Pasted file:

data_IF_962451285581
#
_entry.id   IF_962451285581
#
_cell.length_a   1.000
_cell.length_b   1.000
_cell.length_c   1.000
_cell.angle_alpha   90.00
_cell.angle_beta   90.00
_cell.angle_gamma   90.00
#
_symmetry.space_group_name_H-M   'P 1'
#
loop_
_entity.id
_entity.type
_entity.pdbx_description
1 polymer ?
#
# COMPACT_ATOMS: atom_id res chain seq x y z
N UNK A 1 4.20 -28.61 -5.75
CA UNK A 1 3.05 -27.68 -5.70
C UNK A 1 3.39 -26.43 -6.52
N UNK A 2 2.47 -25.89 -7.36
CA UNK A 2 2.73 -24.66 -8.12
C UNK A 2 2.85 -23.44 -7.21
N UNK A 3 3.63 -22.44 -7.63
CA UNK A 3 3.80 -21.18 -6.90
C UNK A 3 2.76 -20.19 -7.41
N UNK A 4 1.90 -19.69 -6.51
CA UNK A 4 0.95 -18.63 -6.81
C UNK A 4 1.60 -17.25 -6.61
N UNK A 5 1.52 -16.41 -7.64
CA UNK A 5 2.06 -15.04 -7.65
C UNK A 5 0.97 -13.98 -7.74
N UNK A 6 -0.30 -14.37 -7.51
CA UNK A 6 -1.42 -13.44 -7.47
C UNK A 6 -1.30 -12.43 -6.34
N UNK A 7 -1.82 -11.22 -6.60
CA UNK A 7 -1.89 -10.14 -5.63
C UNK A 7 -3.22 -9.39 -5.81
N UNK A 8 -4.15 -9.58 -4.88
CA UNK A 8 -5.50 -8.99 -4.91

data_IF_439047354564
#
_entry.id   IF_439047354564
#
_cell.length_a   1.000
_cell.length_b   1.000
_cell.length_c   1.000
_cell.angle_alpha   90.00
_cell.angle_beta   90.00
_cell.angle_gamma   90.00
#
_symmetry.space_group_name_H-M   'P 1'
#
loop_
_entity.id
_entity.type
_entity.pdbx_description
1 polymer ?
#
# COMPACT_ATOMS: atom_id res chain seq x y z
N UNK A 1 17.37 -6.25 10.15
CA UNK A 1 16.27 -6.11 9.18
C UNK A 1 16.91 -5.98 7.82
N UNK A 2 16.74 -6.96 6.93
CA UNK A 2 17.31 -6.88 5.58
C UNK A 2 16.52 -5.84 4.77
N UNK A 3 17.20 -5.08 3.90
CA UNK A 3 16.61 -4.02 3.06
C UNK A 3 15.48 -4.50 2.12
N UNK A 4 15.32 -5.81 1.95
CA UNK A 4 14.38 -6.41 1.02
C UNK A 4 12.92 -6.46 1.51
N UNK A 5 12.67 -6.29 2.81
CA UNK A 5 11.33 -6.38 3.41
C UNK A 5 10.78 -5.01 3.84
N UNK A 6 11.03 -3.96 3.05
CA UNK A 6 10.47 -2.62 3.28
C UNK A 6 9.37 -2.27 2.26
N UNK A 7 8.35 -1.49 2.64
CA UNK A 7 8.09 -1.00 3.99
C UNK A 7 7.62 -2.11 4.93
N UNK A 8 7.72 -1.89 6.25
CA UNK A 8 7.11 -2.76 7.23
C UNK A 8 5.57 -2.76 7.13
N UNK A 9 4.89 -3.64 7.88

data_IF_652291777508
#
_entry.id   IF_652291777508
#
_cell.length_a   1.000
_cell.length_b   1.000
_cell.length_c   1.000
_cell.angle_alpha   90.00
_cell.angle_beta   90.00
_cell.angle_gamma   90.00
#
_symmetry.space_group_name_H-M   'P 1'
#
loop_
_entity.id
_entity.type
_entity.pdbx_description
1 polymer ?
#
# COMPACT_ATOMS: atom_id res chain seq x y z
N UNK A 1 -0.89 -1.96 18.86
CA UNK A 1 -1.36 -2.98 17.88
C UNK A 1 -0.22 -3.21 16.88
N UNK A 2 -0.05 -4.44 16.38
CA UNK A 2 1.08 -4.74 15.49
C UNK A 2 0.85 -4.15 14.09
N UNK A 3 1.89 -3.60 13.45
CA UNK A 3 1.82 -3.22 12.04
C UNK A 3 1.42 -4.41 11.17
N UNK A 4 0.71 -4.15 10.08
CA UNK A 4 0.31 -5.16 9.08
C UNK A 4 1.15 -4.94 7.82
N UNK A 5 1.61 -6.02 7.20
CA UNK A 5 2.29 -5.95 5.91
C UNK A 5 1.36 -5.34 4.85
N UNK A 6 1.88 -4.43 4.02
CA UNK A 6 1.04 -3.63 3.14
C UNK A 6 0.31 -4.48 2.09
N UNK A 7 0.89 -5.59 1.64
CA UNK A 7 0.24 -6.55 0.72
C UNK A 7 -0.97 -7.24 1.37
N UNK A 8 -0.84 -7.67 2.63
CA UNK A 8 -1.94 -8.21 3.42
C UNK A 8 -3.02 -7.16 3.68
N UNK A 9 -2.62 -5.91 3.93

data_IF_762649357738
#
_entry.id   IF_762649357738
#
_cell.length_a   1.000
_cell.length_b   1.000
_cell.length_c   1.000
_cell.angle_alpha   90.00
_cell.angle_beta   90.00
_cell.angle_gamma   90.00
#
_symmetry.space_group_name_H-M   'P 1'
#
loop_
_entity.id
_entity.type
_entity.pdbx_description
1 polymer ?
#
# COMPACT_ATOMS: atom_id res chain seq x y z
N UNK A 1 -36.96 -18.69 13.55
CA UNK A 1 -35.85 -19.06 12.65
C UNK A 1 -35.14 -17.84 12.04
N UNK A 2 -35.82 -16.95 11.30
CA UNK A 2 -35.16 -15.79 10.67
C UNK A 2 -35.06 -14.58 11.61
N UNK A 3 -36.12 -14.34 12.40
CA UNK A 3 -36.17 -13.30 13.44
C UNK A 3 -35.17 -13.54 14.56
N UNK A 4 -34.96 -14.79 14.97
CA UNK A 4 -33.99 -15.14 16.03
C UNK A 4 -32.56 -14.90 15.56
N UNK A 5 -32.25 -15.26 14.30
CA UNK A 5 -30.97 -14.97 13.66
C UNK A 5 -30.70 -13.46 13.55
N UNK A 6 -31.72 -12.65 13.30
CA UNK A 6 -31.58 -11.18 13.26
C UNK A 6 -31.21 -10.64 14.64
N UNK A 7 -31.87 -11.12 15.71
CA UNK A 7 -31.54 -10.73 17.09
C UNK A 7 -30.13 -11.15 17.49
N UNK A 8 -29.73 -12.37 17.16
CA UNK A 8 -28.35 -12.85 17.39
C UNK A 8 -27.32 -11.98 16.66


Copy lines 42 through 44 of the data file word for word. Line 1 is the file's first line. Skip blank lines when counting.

N UNK A 8 -4.15 -9.58 -4.88
CA UNK A 8 -5.50 -8.99 -4.91

data_IF_439047354564